In another memorable interview debrief, the women present were uncomfortable with the nonverbal behavior of the interviewee. They were struggling to identify the behavior that had turned them all off, until one of the employees said, “I’ll just tell it like it is. I felt like he was talking to my breasts the whole time – not to me. “ The other women concurred. Whether nervous or transfixed, the candidate, had indeed, stared at them, breast level, as he answered every question.
Want more? Without going into a psychological analysis, another candidate, faced with an interview team of three women and two men, would not look at the women. No matter who asked the question, he faced and replied to the men. Unfortunately for him, the hiring manager was one of the woman.
As you evaluate a candidate’s qualifications, do notice his or her communication skills. What shines forth in the interview will come back and bite you on the job.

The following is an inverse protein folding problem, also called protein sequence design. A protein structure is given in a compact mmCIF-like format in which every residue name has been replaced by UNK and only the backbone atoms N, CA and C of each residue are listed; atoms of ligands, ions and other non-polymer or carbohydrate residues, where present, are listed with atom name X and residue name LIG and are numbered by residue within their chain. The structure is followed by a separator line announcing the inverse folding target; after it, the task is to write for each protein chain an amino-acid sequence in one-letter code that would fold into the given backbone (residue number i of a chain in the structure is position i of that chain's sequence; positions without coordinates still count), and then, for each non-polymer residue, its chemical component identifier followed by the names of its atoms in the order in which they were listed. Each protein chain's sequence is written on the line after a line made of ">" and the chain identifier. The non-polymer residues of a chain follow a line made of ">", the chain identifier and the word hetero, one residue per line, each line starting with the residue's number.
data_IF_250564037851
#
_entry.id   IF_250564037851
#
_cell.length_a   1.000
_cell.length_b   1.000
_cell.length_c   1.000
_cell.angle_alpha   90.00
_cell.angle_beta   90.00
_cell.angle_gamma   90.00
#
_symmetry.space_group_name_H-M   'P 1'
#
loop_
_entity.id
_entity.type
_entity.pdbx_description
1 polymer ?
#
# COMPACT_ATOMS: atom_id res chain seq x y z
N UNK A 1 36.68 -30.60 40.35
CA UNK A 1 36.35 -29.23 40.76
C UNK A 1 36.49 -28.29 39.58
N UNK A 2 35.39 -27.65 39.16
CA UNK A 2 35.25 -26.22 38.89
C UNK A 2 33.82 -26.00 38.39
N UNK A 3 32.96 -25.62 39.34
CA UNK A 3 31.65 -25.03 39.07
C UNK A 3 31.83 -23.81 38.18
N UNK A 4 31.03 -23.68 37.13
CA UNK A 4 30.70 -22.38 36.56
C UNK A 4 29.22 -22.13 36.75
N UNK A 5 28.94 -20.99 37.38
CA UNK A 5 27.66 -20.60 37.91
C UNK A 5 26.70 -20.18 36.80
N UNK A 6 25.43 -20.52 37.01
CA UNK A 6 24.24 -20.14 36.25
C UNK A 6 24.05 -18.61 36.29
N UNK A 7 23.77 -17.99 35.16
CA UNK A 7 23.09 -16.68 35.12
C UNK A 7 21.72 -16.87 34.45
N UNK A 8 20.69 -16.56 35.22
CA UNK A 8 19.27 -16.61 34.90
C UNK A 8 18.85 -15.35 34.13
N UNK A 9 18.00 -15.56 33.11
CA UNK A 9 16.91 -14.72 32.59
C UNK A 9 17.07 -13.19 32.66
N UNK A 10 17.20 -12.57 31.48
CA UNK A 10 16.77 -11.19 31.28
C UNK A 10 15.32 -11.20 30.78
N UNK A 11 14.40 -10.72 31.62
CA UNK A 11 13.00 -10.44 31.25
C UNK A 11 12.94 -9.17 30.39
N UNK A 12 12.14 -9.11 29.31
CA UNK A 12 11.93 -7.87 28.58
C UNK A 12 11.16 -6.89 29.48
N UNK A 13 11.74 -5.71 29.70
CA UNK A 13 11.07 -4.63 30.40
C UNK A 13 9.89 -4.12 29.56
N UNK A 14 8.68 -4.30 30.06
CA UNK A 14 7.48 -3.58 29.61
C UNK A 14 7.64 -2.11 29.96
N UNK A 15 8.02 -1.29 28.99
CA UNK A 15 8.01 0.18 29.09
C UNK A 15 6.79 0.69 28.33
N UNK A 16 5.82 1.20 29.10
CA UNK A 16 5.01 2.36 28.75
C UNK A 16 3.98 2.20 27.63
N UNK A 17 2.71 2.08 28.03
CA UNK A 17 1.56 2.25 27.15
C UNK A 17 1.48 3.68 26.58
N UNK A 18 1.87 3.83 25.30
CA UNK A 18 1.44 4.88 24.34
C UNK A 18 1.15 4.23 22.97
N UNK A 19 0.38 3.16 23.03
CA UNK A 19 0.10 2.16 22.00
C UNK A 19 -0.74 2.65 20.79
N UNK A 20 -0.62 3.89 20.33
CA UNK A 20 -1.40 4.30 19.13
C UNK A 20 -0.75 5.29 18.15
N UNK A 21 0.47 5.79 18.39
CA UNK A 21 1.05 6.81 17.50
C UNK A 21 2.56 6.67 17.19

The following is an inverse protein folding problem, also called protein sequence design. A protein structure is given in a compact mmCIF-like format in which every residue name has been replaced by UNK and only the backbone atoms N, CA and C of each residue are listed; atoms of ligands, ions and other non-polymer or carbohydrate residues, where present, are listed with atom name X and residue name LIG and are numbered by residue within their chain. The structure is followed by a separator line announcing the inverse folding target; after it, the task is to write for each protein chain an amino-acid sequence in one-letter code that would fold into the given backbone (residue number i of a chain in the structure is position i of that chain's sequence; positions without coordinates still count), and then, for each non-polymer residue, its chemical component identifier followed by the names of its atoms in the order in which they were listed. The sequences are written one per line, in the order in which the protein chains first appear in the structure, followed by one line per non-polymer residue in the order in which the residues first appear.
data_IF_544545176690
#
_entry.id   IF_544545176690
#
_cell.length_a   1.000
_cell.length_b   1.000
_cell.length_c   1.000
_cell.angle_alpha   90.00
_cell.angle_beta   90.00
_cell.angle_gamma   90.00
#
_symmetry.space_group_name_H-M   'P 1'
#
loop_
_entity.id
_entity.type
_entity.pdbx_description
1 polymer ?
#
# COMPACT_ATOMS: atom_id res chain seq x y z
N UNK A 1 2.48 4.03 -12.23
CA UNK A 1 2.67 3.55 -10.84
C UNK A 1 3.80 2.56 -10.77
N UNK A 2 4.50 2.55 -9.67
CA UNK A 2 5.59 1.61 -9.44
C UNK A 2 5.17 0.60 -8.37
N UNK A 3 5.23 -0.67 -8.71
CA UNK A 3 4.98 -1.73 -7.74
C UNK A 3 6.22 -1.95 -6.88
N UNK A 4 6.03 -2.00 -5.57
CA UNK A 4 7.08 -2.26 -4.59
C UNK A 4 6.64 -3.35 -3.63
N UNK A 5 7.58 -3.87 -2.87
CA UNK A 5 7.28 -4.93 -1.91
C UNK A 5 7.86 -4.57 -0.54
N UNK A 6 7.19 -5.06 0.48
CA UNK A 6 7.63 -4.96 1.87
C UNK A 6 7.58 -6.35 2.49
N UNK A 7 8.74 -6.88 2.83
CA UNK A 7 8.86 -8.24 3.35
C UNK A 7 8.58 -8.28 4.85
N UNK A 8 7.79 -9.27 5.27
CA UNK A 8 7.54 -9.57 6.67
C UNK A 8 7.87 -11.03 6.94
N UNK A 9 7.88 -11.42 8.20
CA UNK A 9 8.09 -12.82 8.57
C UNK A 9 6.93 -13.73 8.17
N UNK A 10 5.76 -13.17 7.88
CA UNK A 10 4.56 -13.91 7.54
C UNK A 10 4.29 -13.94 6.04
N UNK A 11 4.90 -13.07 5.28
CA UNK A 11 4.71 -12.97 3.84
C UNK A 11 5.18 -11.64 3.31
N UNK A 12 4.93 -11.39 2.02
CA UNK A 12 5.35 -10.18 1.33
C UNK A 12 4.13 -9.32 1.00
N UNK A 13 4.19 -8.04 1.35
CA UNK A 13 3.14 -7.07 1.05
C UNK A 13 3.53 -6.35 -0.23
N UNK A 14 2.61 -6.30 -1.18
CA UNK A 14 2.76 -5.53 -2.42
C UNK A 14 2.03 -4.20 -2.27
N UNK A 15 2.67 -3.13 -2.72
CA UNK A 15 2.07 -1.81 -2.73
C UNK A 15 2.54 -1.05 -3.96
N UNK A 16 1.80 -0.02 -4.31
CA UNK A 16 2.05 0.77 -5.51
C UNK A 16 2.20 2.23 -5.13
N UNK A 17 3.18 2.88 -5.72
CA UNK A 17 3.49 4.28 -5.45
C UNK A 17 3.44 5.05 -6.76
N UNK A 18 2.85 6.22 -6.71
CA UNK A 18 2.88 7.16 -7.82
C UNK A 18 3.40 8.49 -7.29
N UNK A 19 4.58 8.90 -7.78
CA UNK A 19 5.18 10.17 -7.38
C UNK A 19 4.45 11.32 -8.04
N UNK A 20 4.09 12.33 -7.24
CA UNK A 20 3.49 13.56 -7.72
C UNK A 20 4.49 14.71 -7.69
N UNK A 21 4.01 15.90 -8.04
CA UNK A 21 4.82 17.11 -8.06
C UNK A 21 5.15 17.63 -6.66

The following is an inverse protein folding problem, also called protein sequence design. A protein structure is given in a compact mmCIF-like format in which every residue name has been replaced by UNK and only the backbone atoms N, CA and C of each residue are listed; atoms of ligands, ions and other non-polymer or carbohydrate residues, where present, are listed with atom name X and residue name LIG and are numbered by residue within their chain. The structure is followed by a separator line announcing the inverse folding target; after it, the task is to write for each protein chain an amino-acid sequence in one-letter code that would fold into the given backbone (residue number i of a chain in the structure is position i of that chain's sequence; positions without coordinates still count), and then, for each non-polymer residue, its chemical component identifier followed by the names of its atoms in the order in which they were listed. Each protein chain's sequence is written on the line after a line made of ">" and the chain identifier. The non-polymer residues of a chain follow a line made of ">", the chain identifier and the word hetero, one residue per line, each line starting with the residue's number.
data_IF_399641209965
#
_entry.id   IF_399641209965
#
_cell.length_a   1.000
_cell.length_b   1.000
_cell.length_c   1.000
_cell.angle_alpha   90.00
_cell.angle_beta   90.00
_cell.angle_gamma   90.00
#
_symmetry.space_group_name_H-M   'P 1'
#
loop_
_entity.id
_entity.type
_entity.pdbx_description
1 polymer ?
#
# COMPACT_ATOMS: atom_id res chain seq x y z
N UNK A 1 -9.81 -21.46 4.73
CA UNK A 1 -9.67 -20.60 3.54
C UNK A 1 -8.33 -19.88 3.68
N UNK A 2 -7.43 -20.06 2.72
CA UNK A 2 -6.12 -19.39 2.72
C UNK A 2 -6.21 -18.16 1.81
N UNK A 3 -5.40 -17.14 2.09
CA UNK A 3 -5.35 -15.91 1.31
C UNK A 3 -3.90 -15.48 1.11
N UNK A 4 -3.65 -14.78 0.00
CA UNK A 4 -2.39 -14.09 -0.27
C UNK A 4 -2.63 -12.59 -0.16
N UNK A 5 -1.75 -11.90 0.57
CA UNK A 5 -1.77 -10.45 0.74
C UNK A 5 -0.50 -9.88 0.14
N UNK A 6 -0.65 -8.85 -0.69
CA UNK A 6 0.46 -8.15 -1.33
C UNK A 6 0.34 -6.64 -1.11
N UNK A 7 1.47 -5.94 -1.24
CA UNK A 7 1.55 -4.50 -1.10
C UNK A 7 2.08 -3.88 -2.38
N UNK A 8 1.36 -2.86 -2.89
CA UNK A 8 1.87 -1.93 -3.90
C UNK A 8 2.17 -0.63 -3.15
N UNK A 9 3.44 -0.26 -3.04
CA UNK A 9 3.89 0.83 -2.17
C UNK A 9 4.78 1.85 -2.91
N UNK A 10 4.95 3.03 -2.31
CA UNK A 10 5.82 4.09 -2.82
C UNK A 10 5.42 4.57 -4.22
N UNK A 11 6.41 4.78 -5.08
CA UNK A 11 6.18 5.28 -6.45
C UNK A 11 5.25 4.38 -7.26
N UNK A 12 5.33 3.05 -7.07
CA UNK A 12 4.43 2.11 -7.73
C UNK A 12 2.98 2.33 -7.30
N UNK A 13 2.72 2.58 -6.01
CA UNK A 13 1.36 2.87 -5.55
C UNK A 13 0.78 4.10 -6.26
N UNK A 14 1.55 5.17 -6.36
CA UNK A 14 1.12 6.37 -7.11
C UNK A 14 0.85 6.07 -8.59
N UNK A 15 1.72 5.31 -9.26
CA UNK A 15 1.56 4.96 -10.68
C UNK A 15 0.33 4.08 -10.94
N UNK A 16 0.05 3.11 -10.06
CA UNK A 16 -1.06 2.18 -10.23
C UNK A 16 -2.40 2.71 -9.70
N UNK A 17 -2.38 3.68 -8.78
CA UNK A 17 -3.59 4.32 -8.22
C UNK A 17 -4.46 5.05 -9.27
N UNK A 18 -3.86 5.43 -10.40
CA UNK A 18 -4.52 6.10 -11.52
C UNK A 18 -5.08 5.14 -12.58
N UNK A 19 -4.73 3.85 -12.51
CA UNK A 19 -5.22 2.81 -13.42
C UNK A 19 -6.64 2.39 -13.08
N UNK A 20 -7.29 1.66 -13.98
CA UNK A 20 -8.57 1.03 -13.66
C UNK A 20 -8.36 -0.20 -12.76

Fail to Respond Effectively to Follow-up Questions After Their Initial Answers
Prepared interviewees have effective, articulate sound bites developed and rehearsed to answer common and expected interview questions. Candidates expect that you will request details about their resume and cover letter claims – and follow up those questions with questions that probe for even more information.
The proof of experience, appropriateness, and knowledge is demonstrated in their answers to your follow on questions. Can the candidate provide the detail you need to assess his or her competence in the area you are evaluating?
Sample follow on questions that encourage the candidate to elaborate and provide details might include: Tell me more about how your team accomplished the project you just described for us. What role did you play on the team? We approach most projects using teams in our company; how often have you participated in a team approach to project planning? What problems have you experienced with team members who were not performing and how did you address these issues?